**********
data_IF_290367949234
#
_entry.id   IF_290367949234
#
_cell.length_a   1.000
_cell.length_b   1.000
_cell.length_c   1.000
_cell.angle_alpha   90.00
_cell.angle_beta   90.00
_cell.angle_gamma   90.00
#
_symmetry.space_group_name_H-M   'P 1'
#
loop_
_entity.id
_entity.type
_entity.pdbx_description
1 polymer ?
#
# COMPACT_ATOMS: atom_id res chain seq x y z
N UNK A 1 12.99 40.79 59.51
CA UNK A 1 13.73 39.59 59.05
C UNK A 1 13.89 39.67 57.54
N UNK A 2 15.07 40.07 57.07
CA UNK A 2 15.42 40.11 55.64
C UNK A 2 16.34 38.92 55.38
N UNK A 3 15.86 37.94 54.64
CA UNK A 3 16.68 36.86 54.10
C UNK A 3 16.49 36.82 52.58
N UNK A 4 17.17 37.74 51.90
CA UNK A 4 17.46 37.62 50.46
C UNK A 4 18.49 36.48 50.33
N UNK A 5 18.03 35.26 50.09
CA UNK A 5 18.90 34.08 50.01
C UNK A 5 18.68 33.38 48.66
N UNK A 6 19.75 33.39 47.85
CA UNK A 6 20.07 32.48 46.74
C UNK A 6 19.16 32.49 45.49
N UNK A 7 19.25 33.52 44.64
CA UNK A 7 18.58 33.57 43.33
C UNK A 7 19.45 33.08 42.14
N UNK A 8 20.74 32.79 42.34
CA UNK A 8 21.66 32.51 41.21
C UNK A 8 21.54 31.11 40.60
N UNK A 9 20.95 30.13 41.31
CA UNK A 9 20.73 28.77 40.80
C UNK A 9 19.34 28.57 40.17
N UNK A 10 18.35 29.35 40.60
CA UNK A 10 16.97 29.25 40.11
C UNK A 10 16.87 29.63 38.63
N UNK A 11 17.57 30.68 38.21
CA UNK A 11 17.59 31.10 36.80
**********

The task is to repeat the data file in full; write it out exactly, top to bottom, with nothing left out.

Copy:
data_IF_290367949234
#
_entry.id   IF_290367949234
#
_cell.length_a   1.000
_cell.length_b   1.000
_cell.length_c   1.000
_cell.angle_alpha   90.00
_cell.angle_beta   90.00
_cell.angle_gamma   90.00
#
_symmetry.space_group_name_H-M   'P 1'
#
loop_
_entity.id
_entity.type
_entity.pdbx_description
1 polymer ?
#
# COMPACT_ATOMS: atom_id res chain seq x y z
N UNK A 1 12.99 40.79 59.51
CA UNK A 1 13.73 39.59 59.05
C UNK A 1 13.89 39.67 57.54
N UNK A 2 15.07 40.07 57.07
CA UNK A 2 15.42 40.11 55.64
C UNK A 2 16.34 38.92 55.38
N UNK A 3 15.86 37.94 54.64
CA UNK A 3 16.68 36.86 54.10
C UNK A 3 16.49 36.82 52.58
N UNK A 4 17.17 37.74 51.90
CA UNK A 4 17.46 37.62 50.46
C UNK A 4 18.49 36.48 50.33
N UNK A 5 18.03 35.26 50.09
CA UNK A 5 18.90 34.08 50.01
C UNK A 5 18.68 33.38 48.66
N UNK A 6 19.75 33.39 47.85
CA UNK A 6 20.07 32.48 46.74
C UNK A 6 19.16 32.49 45.49
N UNK A 7 19.25 33.52 44.64
CA UNK A 7 18.58 33.57 43.33
C UNK A 7 19.45 33.08 42.14
N UNK A 8 20.74 32.79 42.34
CA UNK A 8 21.66 32.51 41.21
C UNK A 8 21.54 31.11 40.60
N UNK A 9 20.95 30.13 41.31
CA UNK A 9 20.73 28.77 40.80
C UNK A 9 19.34 28.57 40.17
N UNK A 10 18.35 29.35 40.60
CA UNK A 10 16.97 29.25 40.11
C UNK A 10 16.87 29.63 38.63
N UNK A 11 17.57 30.68 38.21
CA UNK A 11 17.59 31.10 36.80